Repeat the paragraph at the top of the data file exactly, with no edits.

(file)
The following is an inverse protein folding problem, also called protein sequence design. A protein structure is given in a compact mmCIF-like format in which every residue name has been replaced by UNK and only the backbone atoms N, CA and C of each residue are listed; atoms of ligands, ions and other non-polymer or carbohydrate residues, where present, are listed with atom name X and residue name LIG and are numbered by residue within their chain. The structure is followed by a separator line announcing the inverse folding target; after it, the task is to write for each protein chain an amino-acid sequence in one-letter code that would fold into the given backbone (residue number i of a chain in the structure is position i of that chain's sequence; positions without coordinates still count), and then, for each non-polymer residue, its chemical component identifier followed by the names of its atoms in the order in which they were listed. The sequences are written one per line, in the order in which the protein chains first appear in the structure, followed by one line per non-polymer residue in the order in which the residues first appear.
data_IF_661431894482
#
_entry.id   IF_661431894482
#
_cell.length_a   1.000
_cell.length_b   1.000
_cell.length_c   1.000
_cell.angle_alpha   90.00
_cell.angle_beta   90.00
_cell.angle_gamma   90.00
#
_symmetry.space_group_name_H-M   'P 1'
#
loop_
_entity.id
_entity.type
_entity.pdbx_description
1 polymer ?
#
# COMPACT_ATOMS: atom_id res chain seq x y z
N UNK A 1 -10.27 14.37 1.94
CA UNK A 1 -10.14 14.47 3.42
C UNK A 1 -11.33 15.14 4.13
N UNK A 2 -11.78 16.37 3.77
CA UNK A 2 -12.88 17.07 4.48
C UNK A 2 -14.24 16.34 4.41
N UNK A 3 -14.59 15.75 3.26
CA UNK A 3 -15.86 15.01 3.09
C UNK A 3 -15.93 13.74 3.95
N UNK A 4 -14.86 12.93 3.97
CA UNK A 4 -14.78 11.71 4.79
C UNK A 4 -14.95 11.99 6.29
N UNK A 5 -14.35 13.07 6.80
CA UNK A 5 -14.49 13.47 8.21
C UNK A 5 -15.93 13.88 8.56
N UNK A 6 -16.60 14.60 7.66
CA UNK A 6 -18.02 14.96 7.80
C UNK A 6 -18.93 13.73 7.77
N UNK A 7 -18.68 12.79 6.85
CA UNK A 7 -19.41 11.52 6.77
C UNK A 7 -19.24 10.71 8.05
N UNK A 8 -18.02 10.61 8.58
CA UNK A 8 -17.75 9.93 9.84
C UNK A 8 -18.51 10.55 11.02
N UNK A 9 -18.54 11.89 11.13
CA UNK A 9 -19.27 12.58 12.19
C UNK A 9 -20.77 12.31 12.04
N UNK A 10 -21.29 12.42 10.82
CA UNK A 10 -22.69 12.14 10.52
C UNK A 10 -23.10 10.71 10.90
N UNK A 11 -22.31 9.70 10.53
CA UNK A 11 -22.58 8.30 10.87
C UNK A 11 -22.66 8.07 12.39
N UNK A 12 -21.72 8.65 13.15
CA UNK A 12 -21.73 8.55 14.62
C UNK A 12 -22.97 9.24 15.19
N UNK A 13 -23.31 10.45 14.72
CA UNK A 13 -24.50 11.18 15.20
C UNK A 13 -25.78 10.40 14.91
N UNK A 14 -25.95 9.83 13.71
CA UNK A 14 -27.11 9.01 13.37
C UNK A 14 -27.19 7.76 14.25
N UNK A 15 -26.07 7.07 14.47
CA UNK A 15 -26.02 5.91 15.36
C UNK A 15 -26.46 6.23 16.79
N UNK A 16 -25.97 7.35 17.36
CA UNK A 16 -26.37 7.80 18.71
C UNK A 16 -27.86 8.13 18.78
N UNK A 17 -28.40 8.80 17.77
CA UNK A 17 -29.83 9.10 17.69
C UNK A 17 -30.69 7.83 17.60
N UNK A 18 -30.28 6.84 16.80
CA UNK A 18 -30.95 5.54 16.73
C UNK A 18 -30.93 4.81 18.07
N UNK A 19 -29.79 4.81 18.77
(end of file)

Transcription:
The following is an inverse protein folding problem, also called protein sequence design. A protein structure is given in a compact mmCIF-like format in which every residue name has been replaced by UNK and only the backbone atoms N, CA and C of each residue are listed; atoms of ligands, ions and other non-polymer or carbohydrate residues, where present, are listed with atom name X and residue name LIG and are numbered by residue within their chain. The structure is followed by a separator line announcing the inverse folding target; after it, the task is to write for each protein chain an amino-acid sequence in one-letter code that would fold into the given backbone (residue number i of a chain in the structure is position i of that chain's sequence; positions without coordinates still count), and then, for each non-polymer residue, its chemical component identifier followed by the names of its atoms in the order in which they were listed. The sequences are written one per line, in the order in which the protein chains first appear in the structure, followed by one line per non-polymer residue in the order in which the residues first appear.